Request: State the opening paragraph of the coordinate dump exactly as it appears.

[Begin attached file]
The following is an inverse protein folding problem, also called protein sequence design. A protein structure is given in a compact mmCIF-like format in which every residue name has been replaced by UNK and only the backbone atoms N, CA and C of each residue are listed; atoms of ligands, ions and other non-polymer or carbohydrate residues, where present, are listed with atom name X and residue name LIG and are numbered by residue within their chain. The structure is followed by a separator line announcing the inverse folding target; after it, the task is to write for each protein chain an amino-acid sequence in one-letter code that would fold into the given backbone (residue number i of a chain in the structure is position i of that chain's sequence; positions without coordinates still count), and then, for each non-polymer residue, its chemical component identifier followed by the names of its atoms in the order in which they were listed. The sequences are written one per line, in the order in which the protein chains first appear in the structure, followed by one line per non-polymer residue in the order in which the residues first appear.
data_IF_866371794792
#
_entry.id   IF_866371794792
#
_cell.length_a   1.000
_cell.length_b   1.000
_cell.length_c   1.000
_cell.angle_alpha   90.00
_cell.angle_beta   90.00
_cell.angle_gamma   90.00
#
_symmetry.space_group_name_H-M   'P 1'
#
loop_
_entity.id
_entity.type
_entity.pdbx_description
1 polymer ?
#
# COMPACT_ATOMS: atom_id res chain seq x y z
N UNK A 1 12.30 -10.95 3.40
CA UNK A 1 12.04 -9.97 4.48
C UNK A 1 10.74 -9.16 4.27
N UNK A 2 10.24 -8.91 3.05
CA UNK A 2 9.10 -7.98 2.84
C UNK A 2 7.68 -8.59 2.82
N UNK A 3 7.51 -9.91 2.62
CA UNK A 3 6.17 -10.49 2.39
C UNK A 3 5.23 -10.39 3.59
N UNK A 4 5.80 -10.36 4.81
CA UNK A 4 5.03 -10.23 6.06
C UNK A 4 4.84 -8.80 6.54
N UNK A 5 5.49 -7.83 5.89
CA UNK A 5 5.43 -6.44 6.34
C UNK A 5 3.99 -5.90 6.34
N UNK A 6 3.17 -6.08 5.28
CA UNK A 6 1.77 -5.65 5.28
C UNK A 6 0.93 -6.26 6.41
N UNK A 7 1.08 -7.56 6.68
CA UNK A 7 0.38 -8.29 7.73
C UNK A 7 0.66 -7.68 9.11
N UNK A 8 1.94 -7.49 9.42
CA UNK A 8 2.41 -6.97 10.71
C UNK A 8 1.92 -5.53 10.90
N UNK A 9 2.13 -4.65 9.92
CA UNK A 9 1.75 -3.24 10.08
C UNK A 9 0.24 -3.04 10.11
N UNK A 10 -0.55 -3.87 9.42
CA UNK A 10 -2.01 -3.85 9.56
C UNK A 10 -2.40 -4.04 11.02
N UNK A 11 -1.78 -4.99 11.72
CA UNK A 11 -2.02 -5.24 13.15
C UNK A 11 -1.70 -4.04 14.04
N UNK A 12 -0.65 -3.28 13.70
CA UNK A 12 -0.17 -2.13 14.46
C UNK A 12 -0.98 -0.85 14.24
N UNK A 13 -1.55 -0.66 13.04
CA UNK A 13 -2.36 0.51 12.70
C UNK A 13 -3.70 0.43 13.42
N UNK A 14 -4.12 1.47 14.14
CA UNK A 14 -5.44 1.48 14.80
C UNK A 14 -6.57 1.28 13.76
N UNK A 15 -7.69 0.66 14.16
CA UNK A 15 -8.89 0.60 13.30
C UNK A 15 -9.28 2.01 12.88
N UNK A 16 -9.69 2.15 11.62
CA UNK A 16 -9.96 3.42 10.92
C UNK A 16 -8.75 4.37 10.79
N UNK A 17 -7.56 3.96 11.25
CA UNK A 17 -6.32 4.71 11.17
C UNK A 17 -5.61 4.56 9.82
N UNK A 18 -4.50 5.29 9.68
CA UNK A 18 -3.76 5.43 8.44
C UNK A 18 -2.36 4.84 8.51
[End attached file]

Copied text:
The following is an inverse protein folding problem, also called protein sequence design. A protein structure is given in a compact mmCIF-like format in which every residue name has been replaced by UNK and only the backbone atoms N, CA and C of each residue are listed; atoms of ligands, ions and other non-polymer or carbohydrate residues, where present, are listed with atom name X and residue name LIG and are numbered by residue within their chain. The structure is followed by a separator line announcing the inverse folding target; after it, the task is to write for each protein chain an amino-acid sequence in one-letter code that would fold into the given backbone (residue number i of a chain in the structure is position i of that chain's sequence; positions without coordinates still count), and then, for each non-polymer residue, its chemical component identifier followed by the names of its atoms in the order in which they were listed. The sequences are written one per line, in the order in which the protein chains first appear in the structure, followed by one line per non-polymer residue in the order in which the residues first appear.